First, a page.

According to a survey on cyber war and offensive hacking that polled 517 IT security professionals attending the recent RSA Conference in San Francisco, 87% of respondents believe the world is currently in the middle of a cyber war.
The survey, the results of which were unveiled by Salt Lake City based machine identity protection, securing machine-to-machine connections and comms specialist Venafi, also found that 72% felt nation-states should have the right to “hack back” by targeting cyber criminals who level attacks on their infrastructure.
In addition, 58% of those polled believed private organisations have the right to “hack back.”
“It’s clear that security professionals feel under siege,” said Kevin Bocek, VP of security strategy and threat intelligence at Venafi. “With the increasing sophistication and frequency of cybe rattacks targeting businesses, everyone is involved in cyber war.”
Venafi said that the Computer Fraud and Abuse Act prohibits many retaliatory cyber defence methods, including accessing an attackers computer without authorisation. The Active Cyber Defense Certainty (ACDC) Act addresses active cyber security defense methods and was introduced to the U.S. House of Representatives in October 2018.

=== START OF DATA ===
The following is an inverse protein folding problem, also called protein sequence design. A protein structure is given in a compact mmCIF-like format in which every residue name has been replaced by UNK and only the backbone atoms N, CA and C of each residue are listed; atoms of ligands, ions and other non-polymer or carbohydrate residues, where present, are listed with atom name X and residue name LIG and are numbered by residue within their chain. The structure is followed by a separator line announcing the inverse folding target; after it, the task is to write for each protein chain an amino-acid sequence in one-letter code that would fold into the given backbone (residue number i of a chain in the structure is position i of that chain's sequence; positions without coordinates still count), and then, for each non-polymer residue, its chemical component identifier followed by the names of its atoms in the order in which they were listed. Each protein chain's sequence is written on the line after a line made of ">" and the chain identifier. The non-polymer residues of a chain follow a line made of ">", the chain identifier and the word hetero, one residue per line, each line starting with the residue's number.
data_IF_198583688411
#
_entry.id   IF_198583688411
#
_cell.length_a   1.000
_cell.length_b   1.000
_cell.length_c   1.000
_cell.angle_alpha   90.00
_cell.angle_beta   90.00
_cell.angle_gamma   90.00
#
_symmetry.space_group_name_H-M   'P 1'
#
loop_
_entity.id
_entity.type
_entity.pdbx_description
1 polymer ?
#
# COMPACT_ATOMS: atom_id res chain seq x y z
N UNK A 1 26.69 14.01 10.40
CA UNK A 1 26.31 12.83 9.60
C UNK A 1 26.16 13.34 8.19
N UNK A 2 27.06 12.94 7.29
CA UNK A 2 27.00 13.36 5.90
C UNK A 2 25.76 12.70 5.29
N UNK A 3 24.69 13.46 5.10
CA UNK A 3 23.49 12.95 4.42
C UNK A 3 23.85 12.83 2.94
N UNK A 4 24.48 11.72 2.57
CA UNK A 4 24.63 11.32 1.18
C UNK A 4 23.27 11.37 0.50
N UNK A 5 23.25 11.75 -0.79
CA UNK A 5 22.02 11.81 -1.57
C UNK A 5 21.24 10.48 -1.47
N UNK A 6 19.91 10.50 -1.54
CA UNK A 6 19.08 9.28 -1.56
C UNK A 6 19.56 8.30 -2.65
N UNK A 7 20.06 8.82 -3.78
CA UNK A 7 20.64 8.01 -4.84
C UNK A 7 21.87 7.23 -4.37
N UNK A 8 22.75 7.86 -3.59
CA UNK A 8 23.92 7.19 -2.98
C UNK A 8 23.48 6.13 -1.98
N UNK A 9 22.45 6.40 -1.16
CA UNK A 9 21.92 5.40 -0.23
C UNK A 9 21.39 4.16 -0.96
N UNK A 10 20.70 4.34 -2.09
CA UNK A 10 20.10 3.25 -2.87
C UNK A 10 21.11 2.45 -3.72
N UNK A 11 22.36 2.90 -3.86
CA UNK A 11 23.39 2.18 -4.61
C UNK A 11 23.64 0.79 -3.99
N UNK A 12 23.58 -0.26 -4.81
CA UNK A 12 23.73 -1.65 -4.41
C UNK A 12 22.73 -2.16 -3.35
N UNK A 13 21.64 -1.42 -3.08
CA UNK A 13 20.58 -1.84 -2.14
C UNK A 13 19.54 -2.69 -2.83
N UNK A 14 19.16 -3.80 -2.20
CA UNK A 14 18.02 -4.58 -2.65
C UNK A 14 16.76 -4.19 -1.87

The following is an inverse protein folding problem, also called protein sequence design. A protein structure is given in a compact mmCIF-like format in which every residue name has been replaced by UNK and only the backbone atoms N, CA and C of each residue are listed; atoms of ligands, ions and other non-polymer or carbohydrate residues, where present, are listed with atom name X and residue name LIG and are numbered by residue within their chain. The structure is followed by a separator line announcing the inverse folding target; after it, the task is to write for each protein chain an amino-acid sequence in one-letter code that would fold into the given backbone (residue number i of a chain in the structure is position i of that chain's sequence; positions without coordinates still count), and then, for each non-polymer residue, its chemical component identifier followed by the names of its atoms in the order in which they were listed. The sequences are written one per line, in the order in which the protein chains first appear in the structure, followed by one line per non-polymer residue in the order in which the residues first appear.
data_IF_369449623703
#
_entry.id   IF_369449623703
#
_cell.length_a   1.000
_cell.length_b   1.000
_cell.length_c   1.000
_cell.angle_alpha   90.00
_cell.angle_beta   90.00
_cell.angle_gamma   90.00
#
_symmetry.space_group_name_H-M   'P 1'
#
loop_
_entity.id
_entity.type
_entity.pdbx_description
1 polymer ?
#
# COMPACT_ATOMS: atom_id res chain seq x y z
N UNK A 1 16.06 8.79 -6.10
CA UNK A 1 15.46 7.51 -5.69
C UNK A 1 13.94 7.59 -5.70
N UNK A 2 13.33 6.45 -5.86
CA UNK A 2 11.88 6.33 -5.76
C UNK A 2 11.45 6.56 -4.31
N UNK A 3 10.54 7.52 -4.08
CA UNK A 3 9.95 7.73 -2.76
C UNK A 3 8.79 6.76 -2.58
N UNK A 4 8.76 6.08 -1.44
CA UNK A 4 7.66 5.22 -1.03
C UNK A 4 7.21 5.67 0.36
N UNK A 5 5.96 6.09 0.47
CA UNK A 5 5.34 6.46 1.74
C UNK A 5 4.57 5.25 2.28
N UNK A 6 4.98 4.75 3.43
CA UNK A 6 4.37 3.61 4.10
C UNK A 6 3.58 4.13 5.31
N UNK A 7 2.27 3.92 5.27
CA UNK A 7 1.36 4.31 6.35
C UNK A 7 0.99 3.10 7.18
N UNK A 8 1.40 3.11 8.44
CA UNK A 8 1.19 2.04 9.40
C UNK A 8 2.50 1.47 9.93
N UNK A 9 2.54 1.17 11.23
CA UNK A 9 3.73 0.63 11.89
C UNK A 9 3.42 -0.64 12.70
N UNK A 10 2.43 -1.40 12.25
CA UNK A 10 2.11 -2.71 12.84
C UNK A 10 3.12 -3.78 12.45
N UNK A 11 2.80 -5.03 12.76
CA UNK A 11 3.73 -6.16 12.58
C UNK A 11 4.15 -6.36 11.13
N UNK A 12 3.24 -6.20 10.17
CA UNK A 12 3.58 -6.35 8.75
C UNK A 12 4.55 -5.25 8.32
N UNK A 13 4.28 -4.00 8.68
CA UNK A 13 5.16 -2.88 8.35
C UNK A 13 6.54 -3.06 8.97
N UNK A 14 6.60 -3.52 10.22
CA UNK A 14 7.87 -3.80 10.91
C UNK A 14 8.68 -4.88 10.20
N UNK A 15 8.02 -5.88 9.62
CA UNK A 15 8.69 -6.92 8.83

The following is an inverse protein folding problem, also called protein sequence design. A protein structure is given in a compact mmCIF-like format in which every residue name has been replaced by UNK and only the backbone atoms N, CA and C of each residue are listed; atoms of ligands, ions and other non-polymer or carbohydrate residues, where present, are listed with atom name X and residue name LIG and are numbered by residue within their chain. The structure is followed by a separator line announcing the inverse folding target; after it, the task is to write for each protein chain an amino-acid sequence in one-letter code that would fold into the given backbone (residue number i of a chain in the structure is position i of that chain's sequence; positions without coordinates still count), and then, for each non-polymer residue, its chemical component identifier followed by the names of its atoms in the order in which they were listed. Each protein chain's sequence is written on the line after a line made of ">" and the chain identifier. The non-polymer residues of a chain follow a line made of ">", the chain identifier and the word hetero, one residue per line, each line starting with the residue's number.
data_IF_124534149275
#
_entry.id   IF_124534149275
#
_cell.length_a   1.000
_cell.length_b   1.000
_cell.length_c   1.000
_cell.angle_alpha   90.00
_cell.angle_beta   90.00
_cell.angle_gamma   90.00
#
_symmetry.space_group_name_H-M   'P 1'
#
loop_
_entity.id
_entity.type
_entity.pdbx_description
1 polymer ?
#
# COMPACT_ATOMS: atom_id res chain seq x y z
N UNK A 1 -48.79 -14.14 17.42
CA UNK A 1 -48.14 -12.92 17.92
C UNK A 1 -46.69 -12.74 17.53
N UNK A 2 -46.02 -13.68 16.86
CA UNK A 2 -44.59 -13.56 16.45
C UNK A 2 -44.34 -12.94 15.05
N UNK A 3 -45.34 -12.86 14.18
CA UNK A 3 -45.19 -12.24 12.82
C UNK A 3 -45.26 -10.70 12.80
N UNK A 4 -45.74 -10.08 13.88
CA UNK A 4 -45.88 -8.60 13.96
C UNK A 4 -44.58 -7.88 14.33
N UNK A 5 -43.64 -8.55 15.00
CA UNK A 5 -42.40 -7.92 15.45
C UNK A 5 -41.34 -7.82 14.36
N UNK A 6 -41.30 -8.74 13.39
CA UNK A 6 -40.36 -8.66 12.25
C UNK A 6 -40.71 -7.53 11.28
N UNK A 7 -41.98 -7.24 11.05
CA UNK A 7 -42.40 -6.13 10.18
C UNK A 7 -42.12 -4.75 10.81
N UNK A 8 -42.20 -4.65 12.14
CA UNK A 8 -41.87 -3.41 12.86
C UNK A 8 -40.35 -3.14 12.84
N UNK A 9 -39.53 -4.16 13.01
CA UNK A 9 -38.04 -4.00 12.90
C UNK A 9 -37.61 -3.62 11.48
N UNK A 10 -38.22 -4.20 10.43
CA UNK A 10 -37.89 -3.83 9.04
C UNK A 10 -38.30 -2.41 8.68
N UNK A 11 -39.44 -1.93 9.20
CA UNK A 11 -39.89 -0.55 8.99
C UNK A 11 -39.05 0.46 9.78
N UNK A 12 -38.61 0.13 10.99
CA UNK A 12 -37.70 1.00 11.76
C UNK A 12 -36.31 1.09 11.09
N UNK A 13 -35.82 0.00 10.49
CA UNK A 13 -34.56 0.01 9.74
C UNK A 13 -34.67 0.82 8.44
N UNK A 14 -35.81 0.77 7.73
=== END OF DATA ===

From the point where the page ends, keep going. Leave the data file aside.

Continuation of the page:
It proposes “to provide a defense to prosecution for fraud and related activity in connection with computers for persons defending against unauthorized intrusions into their computers.”
“Today, private companies do not have a legal right to actively defend themselves against cyber attacks, ‘ Boeck added. “Even if this type of action were to become legal, most organisations are too optimistic about their abilities to target the correct intruder. Even with the most sophisticated security technology, it’s nearly impossible to be certain about attack attribution because attackers are adept at using a wide range of technologies to mislead security professionals. For many organizations, it would be better to focus on establishing stronger defense mechanisms.”
“We’ve seen excellent growth in cloud, DevOps and machine identity technologies that allow digital business services to be restarted in the event of a breach, effectively delivering a knockout blow against attackers,” said Bocek.